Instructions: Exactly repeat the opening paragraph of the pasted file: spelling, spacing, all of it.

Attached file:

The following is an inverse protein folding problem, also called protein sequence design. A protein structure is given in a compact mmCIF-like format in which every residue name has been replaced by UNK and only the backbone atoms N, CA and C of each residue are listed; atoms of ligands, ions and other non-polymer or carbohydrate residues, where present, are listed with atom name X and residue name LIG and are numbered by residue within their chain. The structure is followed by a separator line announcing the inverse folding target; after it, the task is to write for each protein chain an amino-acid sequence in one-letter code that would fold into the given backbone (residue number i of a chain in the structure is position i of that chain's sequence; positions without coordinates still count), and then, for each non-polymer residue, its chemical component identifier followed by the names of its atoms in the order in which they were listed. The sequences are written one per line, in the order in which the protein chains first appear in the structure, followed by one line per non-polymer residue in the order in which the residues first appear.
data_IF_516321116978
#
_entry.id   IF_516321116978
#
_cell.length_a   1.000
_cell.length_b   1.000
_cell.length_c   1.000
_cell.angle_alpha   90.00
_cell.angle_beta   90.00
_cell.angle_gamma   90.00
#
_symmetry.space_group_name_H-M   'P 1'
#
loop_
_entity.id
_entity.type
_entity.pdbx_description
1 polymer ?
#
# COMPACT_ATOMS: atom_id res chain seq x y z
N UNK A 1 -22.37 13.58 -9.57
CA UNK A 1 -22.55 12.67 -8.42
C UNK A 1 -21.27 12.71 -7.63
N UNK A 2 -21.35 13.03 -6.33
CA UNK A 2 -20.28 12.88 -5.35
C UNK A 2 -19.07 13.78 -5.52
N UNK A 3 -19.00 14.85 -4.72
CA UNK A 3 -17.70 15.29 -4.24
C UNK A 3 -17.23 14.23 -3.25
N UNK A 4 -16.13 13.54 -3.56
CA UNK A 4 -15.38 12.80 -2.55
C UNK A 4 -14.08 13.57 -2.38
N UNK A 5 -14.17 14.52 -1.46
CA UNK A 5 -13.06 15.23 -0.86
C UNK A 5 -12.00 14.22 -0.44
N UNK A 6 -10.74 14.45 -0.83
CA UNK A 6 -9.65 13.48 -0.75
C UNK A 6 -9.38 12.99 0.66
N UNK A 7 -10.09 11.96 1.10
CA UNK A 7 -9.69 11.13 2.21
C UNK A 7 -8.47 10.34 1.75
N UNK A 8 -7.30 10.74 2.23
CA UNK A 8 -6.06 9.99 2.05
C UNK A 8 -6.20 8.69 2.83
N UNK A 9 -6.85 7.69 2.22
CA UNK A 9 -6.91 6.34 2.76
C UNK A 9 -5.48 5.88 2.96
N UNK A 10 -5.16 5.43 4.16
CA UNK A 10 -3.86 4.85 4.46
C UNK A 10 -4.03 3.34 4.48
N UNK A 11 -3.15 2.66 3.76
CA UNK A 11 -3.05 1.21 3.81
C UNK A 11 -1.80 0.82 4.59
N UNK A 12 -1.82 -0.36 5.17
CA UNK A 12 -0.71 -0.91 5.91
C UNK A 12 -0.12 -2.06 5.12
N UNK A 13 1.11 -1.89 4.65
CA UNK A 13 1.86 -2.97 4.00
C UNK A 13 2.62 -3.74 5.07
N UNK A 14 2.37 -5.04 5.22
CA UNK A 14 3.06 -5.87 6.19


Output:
The following is an inverse protein folding problem, also called protein sequence design. A protein structure is given in a compact mmCIF-like format in which every residue name has been replaced by UNK and only the backbone atoms N, CA and C of each residue are listed; atoms of ligands, ions and other non-polymer or carbohydrate residues, where present, are listed with atom name X and residue name LIG and are numbered by residue within their chain. The structure is followed by a separator line announcing the inverse folding target; after it, the task is to write for each protein chain an amino-acid sequence in one-letter code that would fold into the given backbone (residue number i of a chain in the structure is position i of that chain's sequence; positions without coordinates still count), and then, for each non-polymer residue, its chemical component identifier followed by the names of its atoms in the order in which they were listed. The sequences are written one per line, in the order in which the protein chains first appear in the structure, followed by one line per non-polymer residue in the order in which the residues first appear.